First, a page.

Kindness by the Spoonful

Besides sleeping and breathing, the need for a good meal is something we all share.

Unfortunately, not all foods are accessible. And the cheaper the food, the less nutritious, resulting in a large portion of our population lacking what they need to live nutritionally balanced lives.

Enter: Loving Spoonful – and its 250 volunteers – that give the less fortunate in Kingston what they need.

Loving
Spoonful‘s Executive Director Mara Shaw reflects on the  positive impact on the community. “Last year we provided 70,000 pounds of food to the community and that’s equivalent to about 70,000 meals. That’s about 7000 people that are being fed through the food that we deliver, then there’s another 250 kids in schools through the grow programs. Last year there were about 140 people who took our cooking classes.”

It’s clear Loving Spoonful does more than just deliver food. Teaching is how they make sure their initiatives making nutritious foods accessible do not go to waste.

Shaw elaborates, “We have cooking classes and figure out how to fund them so that people have more than enough. People can take home that butternut squash macaroni and cheese to their families and they can try butternut squash which they otherwise wouldn’t have tried. The next time we bring butternut squash to a pantry, people will take it home because they know what to do with it.”

On a sunny, spring day when I arrive at First Ave Public School, Food Skills Co-ordinator Sarah Keyes is mapping out the garden and getting ready to school the students on ecology and stewardship with RadKids’ founder and farmer by trade, Marie Bencze. After a lesson, they plant a spring crop that will later be harvested and enjoyed amongst the grade 4/5s with a salad bar.

“This program is not just about teaching them about gardening per say. It’s more about teaching them about community and stewardship and taking responsibility for what they’ve put in the ground. A lot of this produce gets donated to our shelter’s meal programs,” says Keyes.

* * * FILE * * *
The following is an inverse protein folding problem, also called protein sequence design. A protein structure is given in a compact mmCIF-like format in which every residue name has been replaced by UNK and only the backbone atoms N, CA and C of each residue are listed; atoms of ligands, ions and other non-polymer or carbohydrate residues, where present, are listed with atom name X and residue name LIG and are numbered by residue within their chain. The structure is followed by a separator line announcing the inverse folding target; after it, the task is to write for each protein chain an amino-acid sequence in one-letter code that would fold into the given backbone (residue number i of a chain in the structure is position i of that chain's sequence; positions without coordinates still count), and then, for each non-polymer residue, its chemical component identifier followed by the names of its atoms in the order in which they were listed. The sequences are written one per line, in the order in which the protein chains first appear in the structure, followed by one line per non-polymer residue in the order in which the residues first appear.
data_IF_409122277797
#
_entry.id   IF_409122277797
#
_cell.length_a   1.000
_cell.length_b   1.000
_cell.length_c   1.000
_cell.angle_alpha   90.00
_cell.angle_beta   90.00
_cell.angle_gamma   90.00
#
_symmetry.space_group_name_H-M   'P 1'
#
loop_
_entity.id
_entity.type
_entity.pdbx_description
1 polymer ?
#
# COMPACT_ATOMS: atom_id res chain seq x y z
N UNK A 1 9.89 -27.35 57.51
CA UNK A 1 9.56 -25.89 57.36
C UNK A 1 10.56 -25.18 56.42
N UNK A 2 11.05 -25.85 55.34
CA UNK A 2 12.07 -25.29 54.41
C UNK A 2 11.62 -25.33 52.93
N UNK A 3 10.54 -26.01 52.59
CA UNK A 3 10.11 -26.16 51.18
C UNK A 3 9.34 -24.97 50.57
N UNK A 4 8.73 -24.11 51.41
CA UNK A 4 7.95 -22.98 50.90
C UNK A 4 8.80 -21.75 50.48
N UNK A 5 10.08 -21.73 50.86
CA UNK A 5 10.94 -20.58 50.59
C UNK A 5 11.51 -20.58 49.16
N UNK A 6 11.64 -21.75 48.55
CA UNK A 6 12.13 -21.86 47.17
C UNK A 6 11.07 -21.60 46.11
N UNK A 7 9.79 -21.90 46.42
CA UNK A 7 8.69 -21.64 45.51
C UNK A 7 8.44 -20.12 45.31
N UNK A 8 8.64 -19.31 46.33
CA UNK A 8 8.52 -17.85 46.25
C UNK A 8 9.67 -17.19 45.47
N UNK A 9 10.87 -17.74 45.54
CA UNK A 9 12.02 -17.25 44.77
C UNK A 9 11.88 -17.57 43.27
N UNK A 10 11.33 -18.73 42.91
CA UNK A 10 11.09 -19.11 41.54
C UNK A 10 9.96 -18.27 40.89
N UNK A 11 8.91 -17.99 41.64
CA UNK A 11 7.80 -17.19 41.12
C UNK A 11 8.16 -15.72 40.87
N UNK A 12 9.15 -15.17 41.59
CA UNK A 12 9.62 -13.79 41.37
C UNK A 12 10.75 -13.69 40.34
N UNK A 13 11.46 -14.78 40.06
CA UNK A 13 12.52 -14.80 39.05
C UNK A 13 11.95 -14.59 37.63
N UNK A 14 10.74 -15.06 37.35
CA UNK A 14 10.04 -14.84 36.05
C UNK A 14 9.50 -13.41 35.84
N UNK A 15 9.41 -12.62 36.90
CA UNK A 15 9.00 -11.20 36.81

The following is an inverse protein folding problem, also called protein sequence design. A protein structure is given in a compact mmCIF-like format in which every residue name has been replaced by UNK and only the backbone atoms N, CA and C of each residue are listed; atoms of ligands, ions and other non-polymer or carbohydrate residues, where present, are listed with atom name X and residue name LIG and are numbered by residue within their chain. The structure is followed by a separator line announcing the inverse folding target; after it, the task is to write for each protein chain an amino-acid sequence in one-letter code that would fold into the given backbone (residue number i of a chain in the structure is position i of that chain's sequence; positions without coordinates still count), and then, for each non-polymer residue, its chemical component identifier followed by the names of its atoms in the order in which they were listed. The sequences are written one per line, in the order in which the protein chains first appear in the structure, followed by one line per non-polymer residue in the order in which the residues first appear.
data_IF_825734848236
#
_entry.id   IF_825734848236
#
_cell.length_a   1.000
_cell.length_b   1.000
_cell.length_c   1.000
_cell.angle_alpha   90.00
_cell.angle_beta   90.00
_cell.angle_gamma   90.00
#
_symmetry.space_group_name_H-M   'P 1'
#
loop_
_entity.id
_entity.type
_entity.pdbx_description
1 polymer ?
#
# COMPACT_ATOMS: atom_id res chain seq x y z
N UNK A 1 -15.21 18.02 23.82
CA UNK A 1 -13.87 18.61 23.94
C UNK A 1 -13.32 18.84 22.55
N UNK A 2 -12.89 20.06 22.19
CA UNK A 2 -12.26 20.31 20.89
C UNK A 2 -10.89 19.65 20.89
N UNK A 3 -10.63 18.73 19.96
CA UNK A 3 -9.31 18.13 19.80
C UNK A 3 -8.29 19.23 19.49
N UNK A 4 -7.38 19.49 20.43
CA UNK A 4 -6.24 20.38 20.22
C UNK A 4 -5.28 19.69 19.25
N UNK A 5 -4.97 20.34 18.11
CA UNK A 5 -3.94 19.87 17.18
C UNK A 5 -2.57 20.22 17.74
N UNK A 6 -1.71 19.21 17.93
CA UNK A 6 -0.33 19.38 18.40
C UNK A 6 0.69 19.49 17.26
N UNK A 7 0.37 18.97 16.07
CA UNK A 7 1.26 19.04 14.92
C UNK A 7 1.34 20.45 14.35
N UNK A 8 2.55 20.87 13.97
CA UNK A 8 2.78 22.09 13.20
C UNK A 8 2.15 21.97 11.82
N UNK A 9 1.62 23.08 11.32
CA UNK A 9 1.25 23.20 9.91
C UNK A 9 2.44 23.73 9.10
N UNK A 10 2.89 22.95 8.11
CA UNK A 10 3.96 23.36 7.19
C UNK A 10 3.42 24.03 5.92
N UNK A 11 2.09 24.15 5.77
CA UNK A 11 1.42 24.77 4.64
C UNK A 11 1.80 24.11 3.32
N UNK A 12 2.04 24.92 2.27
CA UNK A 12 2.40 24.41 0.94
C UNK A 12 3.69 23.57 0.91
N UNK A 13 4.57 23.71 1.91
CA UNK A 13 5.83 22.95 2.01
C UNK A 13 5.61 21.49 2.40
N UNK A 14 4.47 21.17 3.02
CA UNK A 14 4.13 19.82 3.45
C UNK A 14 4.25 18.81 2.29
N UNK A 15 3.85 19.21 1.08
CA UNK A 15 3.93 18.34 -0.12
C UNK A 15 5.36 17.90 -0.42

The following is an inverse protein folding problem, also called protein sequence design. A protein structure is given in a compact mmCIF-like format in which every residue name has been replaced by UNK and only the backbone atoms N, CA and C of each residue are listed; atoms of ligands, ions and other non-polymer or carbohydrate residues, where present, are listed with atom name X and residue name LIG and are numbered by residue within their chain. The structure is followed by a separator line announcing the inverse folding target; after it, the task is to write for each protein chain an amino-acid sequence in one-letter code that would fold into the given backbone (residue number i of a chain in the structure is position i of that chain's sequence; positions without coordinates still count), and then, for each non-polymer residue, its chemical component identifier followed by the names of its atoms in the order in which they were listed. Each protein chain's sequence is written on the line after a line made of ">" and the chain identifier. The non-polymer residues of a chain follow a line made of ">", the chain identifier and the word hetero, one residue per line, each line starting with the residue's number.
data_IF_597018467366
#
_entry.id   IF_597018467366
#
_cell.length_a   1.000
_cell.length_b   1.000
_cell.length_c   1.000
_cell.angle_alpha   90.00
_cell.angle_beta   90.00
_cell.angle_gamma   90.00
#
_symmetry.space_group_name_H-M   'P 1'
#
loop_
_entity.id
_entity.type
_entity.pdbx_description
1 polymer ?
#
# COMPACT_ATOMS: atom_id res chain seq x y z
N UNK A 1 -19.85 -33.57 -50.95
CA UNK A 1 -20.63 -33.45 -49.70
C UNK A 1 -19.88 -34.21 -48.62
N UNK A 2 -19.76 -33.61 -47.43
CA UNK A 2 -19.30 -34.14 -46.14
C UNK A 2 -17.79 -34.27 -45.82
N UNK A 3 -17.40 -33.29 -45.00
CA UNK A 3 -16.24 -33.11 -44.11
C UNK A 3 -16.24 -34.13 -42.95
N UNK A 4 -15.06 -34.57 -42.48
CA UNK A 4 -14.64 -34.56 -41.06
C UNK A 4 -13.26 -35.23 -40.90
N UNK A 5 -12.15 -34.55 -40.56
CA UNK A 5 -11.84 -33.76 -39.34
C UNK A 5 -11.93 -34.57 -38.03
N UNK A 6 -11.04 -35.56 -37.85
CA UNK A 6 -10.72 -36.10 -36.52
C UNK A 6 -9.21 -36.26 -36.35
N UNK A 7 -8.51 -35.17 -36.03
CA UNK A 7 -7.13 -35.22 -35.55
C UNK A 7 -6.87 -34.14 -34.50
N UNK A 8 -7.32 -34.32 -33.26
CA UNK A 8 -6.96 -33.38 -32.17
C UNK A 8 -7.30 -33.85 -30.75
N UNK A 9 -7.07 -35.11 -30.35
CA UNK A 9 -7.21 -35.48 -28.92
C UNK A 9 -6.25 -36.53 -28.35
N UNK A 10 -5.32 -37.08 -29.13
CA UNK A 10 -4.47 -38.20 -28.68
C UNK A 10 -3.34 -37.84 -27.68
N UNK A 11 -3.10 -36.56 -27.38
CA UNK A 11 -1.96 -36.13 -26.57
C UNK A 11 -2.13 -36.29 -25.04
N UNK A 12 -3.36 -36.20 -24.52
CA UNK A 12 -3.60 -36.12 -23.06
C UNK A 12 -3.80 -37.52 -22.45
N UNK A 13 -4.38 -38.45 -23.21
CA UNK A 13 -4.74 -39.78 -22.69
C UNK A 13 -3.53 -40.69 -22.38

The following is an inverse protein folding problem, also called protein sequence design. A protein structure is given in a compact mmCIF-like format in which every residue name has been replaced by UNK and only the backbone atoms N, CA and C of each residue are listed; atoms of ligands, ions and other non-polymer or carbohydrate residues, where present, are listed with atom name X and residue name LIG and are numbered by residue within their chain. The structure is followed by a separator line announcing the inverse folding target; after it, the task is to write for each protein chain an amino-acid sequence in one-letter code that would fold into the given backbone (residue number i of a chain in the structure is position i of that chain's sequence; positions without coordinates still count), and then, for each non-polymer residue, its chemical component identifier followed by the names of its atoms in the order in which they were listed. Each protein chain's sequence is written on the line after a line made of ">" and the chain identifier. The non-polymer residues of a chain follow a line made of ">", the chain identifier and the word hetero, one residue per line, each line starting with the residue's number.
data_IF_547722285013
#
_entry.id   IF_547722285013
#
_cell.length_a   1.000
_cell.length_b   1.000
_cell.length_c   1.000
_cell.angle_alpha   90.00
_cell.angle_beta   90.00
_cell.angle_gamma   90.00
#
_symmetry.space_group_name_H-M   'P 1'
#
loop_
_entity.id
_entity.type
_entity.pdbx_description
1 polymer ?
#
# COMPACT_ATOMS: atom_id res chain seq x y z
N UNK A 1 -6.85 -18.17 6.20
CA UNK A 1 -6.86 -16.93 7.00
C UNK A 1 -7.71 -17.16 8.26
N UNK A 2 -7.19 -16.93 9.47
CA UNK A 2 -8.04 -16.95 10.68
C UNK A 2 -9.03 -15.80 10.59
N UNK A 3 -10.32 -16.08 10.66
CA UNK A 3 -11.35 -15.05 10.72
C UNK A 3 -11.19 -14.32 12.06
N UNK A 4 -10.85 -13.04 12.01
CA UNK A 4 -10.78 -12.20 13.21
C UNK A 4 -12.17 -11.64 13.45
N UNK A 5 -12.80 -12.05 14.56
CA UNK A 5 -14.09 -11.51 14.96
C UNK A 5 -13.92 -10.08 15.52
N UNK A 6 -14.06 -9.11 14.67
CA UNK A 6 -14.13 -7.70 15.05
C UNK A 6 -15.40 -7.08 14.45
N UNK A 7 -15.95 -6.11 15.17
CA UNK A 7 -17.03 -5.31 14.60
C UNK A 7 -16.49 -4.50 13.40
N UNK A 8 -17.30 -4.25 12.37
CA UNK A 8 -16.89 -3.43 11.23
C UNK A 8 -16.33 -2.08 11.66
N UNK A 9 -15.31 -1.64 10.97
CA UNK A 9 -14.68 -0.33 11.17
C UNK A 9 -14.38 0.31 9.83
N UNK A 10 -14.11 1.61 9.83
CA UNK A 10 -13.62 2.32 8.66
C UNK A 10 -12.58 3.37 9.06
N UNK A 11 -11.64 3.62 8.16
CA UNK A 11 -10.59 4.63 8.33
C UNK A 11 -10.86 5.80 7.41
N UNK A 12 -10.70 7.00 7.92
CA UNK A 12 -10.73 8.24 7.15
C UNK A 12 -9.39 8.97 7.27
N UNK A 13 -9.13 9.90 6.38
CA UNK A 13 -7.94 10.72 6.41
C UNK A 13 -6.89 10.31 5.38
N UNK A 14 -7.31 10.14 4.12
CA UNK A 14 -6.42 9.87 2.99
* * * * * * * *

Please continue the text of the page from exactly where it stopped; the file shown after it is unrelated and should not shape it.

Loving Spoonful is also responsible for “Cook, Camera, Action!” a program that teaches young adults how to cook nutritious foods and also allows them to flex their creativity with a local filmmakers, encouraging them to get out of their shell with fun tutorial videos.

Volunteer driver of 8 years, Pan Donlon, explains how she joined the cause, “I was off work for a while and that’s when I saw the ad [to volunteer]. When I went back to work I said the only day I can’t come is Thursdays.” Thursdays are for food deliveries from local grocers like Freshco and the kitchen of the Donald Gordon centre to local shelters like Elizabeth Fry and Saint Vincent de Paul. “It makes you feel good. It makes you feel really, really, good”

And it’s appreciated. Shaw shares a heart-warming story that underscores how much, “We had just come from the farmer’s market so a whole hatchback of fresh produce and [the shelter’s] staff took what they wanted and took them inside and as they were pulling away, a youth came out and said ‘Thank you for saving our lives!’”

*Interviews for this story were conducted Spring of 2016

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